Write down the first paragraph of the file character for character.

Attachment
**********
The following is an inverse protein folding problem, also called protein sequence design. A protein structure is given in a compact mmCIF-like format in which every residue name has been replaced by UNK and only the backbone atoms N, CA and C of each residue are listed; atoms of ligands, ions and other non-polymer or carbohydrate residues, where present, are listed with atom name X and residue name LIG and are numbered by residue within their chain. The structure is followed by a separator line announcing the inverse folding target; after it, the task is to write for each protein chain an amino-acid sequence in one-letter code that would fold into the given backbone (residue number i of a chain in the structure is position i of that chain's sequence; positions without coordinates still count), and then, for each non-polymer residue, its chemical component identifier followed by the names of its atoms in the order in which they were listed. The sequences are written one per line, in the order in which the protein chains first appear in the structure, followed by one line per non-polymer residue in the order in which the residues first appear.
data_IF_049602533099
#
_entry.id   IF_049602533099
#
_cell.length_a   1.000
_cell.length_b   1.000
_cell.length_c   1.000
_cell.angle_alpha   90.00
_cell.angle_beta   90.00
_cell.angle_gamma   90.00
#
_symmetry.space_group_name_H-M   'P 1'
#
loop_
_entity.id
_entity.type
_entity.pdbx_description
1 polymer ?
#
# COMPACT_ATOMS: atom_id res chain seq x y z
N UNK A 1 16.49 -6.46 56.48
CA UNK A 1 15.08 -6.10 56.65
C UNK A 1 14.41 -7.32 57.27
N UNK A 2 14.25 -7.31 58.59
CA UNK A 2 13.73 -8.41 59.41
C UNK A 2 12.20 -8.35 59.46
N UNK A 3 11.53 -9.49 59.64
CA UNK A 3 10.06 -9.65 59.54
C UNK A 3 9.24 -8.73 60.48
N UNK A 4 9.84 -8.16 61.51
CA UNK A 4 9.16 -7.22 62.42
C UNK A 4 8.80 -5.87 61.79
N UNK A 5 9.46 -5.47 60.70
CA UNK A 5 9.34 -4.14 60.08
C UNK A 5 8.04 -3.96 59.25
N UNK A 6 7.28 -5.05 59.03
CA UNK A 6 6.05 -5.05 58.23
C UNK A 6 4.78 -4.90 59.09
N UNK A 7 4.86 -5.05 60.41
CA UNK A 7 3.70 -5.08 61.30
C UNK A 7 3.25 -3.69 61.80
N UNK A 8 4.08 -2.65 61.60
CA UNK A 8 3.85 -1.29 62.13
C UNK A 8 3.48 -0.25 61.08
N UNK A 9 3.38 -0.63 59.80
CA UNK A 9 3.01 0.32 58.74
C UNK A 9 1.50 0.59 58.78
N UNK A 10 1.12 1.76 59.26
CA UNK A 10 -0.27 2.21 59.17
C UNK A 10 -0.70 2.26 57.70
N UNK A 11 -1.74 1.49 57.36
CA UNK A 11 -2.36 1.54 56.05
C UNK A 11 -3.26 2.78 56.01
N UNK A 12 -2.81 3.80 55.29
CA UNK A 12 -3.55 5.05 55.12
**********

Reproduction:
The following is an inverse protein folding problem, also called protein sequence design. A protein structure is given in a compact mmCIF-like format in which every residue name has been replaced by UNK and only the backbone atoms N, CA and C of each residue are listed; atoms of ligands, ions and other non-polymer or carbohydrate residues, where present, are listed with atom name X and residue name LIG and are numbered by residue within their chain. The structure is followed by a separator line announcing the inverse folding target; after it, the task is to write for each protein chain an amino-acid sequence in one-letter code that would fold into the given backbone (residue number i of a chain in the structure is position i of that chain's sequence; positions without coordinates still count), and then, for each non-polymer residue, its chemical component identifier followed by the names of its atoms in the order in which they were listed. The sequences are written one per line, in the order in which the protein chains first appear in the structure, followed by one line per non-polymer residue in the order in which the residues first appear.